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Iraq: Situation Normal - Fragile and Reversible

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Former Senator Gravel blasts Bush during lively television debate on Iraq

Analysts and media oped writers have spent the past couple of days dissecting and digesting the Iraq War Report Card presented by US military commander in Iraq, General David Petraeus, and his State Department sidekick, Ambassador Ryan Crocker.

Perhaps the two most significant points that those who watched the testimony will remember are: No plans for a troop withdrawal for the time being; and Iran is to blame for everything that has gone wrong.

The testimony also contrasted sharply with earlier statements by President George W. Bush and General Petraeus about how “astonishingly normal things have become in Baghdad.” One of course has to speculate on what benchmark of normalcy Washington is working to.

At the time of writing, a correspondent colleague of the author had just described by MSN a mad dash out of the Sadr City district of Baghdad after a firefight exploded not ten feet from where she and other journalists were standing. The word “normalcy” did not feature in her description of events.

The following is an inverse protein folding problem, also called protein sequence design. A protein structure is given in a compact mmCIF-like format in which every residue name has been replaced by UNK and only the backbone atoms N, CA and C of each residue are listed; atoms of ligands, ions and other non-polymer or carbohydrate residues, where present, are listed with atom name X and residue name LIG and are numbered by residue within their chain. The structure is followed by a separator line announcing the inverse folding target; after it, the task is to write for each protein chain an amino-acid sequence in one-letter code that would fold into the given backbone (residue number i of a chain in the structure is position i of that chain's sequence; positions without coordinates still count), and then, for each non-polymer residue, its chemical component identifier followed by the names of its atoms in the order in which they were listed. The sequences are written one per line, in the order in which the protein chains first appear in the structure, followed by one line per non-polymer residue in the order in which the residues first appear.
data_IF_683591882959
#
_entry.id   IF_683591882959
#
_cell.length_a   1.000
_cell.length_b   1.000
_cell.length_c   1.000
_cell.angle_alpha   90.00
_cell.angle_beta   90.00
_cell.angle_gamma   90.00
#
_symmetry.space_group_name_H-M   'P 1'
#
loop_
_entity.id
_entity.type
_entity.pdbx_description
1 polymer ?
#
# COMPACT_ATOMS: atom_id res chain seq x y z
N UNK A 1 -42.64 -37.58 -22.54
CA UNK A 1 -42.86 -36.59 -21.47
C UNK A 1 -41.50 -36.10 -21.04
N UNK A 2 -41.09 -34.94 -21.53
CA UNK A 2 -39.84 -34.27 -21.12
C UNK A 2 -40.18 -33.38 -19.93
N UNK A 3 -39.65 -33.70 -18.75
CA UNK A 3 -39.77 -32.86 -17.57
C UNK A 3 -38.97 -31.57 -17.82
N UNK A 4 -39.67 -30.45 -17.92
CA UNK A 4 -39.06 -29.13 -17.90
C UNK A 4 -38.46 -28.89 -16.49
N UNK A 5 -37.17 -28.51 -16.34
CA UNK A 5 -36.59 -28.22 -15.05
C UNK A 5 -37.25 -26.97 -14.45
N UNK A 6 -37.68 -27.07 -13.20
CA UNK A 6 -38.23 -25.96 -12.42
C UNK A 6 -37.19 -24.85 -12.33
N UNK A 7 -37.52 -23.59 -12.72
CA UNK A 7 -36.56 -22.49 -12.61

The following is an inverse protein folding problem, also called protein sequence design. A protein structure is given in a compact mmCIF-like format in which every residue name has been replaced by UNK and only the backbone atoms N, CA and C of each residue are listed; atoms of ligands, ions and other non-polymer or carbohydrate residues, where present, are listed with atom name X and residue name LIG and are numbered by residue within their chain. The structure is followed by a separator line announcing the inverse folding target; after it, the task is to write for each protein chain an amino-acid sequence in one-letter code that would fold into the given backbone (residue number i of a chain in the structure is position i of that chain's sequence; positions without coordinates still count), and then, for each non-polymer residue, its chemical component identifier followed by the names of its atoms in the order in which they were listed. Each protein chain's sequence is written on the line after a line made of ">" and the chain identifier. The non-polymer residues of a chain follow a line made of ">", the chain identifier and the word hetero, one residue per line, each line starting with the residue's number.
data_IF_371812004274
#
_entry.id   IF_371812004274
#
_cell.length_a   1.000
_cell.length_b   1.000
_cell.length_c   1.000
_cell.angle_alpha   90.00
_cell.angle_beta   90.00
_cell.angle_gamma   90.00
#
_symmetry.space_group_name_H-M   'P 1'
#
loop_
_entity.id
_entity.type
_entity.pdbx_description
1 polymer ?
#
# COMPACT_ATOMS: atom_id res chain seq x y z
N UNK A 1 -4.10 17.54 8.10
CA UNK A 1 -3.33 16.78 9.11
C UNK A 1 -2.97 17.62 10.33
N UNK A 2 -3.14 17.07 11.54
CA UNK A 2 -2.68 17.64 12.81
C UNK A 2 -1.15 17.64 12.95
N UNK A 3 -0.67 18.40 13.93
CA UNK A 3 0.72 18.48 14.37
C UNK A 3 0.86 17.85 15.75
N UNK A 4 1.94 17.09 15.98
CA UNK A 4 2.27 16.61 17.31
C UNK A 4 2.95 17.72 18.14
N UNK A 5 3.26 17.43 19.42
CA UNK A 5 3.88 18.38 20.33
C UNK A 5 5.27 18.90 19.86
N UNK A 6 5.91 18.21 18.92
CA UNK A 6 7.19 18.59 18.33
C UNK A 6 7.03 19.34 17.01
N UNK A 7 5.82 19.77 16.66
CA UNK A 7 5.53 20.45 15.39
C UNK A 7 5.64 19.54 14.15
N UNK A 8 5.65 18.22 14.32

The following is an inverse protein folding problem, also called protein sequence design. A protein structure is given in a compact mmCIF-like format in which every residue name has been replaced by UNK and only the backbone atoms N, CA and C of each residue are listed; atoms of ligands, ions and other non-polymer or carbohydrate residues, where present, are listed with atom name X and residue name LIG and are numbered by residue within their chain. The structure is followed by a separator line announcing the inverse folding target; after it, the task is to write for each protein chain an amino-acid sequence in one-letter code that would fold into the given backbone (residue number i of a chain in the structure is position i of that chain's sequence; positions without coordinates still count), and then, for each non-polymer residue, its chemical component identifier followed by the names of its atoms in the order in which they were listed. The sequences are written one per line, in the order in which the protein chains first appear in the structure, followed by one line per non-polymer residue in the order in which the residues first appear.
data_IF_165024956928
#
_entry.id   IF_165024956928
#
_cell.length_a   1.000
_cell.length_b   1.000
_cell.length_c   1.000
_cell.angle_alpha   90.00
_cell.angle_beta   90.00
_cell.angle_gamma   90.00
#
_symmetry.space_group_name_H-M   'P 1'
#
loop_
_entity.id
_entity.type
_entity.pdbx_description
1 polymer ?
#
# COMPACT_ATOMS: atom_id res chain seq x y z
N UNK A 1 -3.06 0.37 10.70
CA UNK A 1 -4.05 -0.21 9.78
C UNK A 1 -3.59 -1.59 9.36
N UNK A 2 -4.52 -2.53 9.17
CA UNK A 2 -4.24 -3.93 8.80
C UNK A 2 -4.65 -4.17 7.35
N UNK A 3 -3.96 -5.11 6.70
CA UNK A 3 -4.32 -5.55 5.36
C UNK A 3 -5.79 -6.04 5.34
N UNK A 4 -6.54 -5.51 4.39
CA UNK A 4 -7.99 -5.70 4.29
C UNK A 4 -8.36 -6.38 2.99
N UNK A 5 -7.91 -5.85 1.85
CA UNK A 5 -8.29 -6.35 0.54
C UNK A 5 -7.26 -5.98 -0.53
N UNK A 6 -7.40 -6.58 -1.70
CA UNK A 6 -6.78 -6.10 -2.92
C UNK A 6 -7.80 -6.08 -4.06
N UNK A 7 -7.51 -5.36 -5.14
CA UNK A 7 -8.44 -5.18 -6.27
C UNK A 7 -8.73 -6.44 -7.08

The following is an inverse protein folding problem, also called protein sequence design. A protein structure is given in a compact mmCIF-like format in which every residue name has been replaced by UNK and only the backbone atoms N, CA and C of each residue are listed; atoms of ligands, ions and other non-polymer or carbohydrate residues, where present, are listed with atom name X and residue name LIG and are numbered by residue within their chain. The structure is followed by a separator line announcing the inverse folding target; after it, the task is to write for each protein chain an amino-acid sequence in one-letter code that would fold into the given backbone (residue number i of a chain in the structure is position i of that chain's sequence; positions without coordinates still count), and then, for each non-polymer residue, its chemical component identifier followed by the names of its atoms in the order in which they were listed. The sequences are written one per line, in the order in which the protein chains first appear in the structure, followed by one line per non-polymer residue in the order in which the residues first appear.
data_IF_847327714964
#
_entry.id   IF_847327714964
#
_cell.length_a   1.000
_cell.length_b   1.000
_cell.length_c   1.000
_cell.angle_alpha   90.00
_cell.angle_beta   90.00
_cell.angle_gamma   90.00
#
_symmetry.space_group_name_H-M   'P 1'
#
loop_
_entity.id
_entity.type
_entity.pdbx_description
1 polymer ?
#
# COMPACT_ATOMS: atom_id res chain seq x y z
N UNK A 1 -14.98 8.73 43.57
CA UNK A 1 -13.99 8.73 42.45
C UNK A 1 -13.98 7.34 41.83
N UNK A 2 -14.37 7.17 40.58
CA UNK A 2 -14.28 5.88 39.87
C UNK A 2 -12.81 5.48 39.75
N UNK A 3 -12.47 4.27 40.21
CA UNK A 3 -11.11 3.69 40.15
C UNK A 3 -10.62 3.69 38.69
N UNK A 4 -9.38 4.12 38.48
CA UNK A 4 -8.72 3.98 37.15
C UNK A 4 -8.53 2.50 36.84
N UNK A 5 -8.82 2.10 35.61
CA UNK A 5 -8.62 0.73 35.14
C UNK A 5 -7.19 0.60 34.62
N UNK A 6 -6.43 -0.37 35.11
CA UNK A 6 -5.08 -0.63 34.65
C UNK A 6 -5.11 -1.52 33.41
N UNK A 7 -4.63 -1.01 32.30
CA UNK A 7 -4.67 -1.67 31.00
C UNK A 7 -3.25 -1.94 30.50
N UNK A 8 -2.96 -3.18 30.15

Coming as it does against this dramatic increase in violence in Baghdad and elsewhere, the Petraeus/Crocker testimony paints a very odd picture of normalcy; one that in their words is “fragile and reversible.”

In fact, with the exception of rhetoric filled speeches from Bush himself, the one word we rarely, if ever hear, is that the road to peace, democracy and stability in Iraq is “irreversible.”

Appearing on PressTV’s political discussion program, Middle East Today, former Senator Mike Gravel said what struck him the most was the repeated reference to “fragile and reversible.”

“Obviously the tactic of bribing the Sunni warlords will fail the minute we stop bribing them. And then of course the cowardly act of blaming Iraqi President Nuri al-Maliki for the failure in Basra, of saying it was all his initiative, when we were totally complicit.”

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British journalist currently based in Tehran, Iran.
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